37. Ibeto CN, Oloefule AU, Agbo KE (2011) Global overview of biomass potentials for bioethanol production; a renewable alternative fuel. Trends Appl Sci Res 6:410–425. CrossRefGoogle Scholar
  38. Itoh H, Wada M, Honda Y, Kuwahara M, Watanabe T (2003) Bio-organosolve retreatments for simultaneous saccharification and fermentation of beech wood by ethanolysis and white rot fungi. J Biotechnol 103:273–280. CrossRefPubMedGoogle Scholar
  39. Jouzani GS, Taherzadeh MJ (2015) Advances in consolidated bioprocessing systems for bioethanol and butanol production from biomass: a comprehensive review. Biofuel Res J 5:152–195. CrossRefGoogle Scholar
  40. Kang L, Wang W, Lee YY (2010) Bioconversion of Kraft paper mill sludge’s to ethanol by SSF and SSCF. Appl Biochem Biotechnol 161:53–66. CrossRefPubMedGoogle Scholar
  41. Khare SK, Pandey A, Larroche C (2015) Current perspectives in enzymatic saccharification of lignocellulosic biomass. Biochem Eng J 102:38–44. CrossRefGoogle Scholar
  42. Kim TH, Kim JS, Sunwoo C, Lee YY (2003) Pretreatment of corn Stover by aqueous ammonia. Bioresour Technol 90:39–47. CrossRefPubMedGoogle Scholar
  43. Klemm D, Philipp B, Heinze T, Heinze U, Wagenknecht W (1998) Comprehensive cellulose chemistry. Wiley-VCH Verlag GmbH publishing, Weinheim, Germany.Google Scholar
  44. Koppram R, Nielsen F, Alber E, Olsson L (2013) Simultaneous saccharification and co-fermentation for bioethanol production using corncobs at lab, PDU and demo scales. Biotechnol Biofuels 6:1–10. CrossRefGoogle Scholar
  45. Krishna SH, Reddy TJ, Chowdary GV (2001) Simultaneous saccharification and fermentation of lignocellulosic wastes to ethanol using a thermotolerant yeast. Bioresour Technol 77:193–196. CrossRefGoogle Scholar
  46. Kumar R, Wyman CE (2009) Effects of cellulose and xylanase enzymes on the destruction of solids from pretreated of poplar by leading technologies. Biotechnol Prog 25:301–314. CrossRefGoogle Scholar
  47. Laluce C, Schenberg ACG, Gallardo JCM, Coradello LFC, Pombeiro-Sponchiado SR (2012) Advances and developments in strategies to improve strains of Saccharomyces cerevisiae and processes to obtain the lignocellulosic ethanol, a review. Appl Biochem Biotechnol 166:1908–1926. CrossRefPubMedGoogle Scholar
  48. Lee HV, Hamid SBA, Zain SK (2014) Review Article. Conversion of Lignocellulosic Biomass to Nanocellulose: Structure and Chemical Process. GFSCI World From lignin-derived aromatic compounds to novel Bio-based polymers. J, pp 20. Google Scholar
  49. Lopes ML, Paulillo SCL, Godoy A, Cherubin RA, Lorenzi MS, Giometti FHC, Bernardino CD, de Amorim NHB, de Amorim HV (2016) Ethanol production in Brazil: a bridge between science and industry. Braz J Microbiol 47S:64–76. CrossRefGoogle Scholar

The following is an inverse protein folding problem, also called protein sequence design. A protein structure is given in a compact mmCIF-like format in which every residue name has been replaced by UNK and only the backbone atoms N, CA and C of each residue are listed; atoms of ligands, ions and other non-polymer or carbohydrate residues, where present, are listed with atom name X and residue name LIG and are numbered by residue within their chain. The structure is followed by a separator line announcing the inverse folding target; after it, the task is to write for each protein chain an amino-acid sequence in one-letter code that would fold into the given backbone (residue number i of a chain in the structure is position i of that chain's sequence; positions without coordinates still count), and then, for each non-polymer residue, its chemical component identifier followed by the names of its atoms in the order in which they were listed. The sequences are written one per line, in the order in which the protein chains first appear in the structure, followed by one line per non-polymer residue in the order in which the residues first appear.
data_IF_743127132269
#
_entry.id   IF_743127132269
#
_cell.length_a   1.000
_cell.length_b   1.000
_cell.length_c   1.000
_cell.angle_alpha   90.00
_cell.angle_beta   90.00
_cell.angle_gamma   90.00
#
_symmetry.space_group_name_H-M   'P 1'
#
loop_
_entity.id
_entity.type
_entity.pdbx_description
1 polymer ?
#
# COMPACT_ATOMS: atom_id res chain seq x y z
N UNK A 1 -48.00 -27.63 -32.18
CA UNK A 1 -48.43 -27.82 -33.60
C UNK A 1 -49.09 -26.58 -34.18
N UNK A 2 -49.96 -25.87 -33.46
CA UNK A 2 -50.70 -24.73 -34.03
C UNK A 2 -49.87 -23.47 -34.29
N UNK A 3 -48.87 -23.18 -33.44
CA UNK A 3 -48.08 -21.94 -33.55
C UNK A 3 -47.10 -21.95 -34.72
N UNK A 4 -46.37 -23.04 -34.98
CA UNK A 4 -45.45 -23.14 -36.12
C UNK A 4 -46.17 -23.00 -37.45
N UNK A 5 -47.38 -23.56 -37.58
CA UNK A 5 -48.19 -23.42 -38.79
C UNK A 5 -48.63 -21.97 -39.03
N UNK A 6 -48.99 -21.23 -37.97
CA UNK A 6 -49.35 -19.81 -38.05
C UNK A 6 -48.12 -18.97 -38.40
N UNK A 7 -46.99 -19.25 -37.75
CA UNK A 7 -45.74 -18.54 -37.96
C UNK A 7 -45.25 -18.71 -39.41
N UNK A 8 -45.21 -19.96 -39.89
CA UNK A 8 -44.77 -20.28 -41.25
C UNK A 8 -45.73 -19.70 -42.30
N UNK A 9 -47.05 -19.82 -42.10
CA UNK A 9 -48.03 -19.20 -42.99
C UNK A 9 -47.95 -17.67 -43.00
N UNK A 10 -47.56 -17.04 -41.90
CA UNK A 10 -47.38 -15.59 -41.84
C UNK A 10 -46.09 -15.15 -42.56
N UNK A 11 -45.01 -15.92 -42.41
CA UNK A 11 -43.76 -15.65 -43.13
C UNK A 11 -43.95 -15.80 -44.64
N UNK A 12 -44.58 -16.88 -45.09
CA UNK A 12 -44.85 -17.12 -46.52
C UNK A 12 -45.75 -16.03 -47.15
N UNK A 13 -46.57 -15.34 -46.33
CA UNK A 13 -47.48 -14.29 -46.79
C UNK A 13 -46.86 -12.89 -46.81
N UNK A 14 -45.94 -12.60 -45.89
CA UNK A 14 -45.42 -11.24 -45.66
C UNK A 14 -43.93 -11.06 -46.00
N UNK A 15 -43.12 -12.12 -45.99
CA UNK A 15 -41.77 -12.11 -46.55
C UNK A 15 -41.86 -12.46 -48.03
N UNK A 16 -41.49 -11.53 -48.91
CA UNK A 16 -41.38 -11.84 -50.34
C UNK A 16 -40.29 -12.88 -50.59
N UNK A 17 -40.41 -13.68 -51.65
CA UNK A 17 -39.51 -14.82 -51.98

50. Lynd LR, Cushman JH, Nichols RJ, Wyman CE (1991) Fuel ethanol from cellulosic biomass. Science 251:1318–1323. CrossRefPubMedGoogle Scholar
  51. Lynd LR, van Zyl WH, McBride JE, Laser M (2005) Consolidated bioprocessing of cellulosic biomass: and update. Curr Opin Biotechnol 16:577–583. CrossRefPubMedGoogle Scholar
  52. Mansfield DS, Mooney C, Saddler JN (1999) Substrate and enzyme characteristics that limit cellulose hydrolysis. Biotechnol Prog 15:804–816. CrossRefPubMedGoogle Scholar
  53. Mathews CK, van Holde KE, Kevin G, Ahern KG (1999) Biochemistry, 3rd edn. Prentice Hall Publisher, New Jersey, USA. ISBN 10: 0805330666/ISBN 13: 9780805330663Google Scholar
  54. Merino ST, Cherry J (2007) Progress and challenges in enzyme development for biomass utilization. Adv Biochem Eng Biotechnol 108:95–120. CrossRefPubMedGoogle Scholar
  55. Miranda I, Masiero MO, Zamai T, Capella M, Laluce C (2016) Improved pretreatments applied to the sugarcane bagasse and release of lignin and hemicellulose from the cellulose-enriched fractions by sulfuric acid hydrolysis. J Chem Technol Biotechnol 91:476–482. CrossRefGoogle Scholar
  56. Mishra S, Mohanty AK, Drzal LT, Misra M, Hinrichse G (2004) A review on pineapple leaf fibers, sisal fibers and their biocomposites. Macromol Mater Eng 289:955–974. CrossRefGoogle Scholar
  57. Moreno AD, Tomás-Pejó E, Ibarra D, Ballesteros M, Olsson L (2013a) In situ laccase treatment enhances the fermentability of steam-exploded wheat straw in SSCF processes at high dry matter consistencies. Bioresour Technol 143:337–343. CrossRefPubMedGoogle Scholar
  58. Moreno AD, Tomás-Pejó E, Ibarra D, Ballesteros M, Olsson L (2013b) Fed-batch SSCF using steam-exploded wheat straw at high dry matter consistencies and a xylose-fermenting Saccharomyces cerevisiae strain: effect of laccase supplementation. Biotechnol Biofuels 6:160. CrossRefPubMedPubMedCentralGoogle Scholar